Condensation of ribosomal proteins in ribosome biogenesis
Matthew L. Kraushar, PhD, MD
Liquid-liquid phase separation (LLPS) is a highly efficient mechanism to concentrate molecules for biological reactions. The nucleolus is a liquid condensate with the principal function of assembling ribosome subunits, a membrane-less compartment for transcribing rRNA and supporting ribosomal protein (RP) interactions. RPs are the most abundant proteins in the nucleolus. However, whether RPs individually or collectively undergo liquid-liquid phase separation to form condensates miscible with the nucleolus, concentrating around rRNA within, is unknown. This project aims to dissect the LLPS character of RPs and their interactions within the nucleolus, towards the functional assembly of ribosomal subunits. Our approach will leveraging a unique combination of ribosome-specific and LLPS-specific expertise, utilizing methods in biochemisty, biophysics, cells biology, and high-resolution structural biology.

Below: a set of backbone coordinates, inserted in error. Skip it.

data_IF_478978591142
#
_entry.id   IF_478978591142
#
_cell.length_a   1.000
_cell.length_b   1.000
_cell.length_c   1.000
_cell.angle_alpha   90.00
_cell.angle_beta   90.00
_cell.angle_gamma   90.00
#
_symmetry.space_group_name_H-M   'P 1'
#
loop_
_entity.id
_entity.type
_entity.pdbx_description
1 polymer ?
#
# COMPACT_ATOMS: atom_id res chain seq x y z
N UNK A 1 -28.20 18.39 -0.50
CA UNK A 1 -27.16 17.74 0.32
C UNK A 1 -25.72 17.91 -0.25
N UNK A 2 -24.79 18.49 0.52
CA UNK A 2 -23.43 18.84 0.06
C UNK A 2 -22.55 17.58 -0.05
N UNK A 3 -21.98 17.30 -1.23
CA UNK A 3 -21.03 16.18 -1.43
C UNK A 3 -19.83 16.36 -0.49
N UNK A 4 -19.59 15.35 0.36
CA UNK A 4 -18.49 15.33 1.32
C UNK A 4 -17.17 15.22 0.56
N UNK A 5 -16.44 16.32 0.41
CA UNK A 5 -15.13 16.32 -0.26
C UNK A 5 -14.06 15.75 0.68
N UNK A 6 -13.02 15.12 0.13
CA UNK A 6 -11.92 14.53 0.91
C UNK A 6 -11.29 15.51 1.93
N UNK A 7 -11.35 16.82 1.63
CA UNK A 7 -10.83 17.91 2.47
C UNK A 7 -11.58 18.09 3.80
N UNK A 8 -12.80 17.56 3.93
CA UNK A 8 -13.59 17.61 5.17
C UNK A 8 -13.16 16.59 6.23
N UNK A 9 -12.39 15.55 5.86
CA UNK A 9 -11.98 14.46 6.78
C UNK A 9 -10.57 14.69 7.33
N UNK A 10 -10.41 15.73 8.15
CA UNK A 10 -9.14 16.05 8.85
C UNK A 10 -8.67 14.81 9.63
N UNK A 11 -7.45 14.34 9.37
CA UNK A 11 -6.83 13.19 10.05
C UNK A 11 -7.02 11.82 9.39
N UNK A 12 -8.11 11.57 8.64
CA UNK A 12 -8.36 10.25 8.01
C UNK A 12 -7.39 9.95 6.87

For more information, see the website of the High-Resolution Neurogenetics Group.
© M. L. Kraushar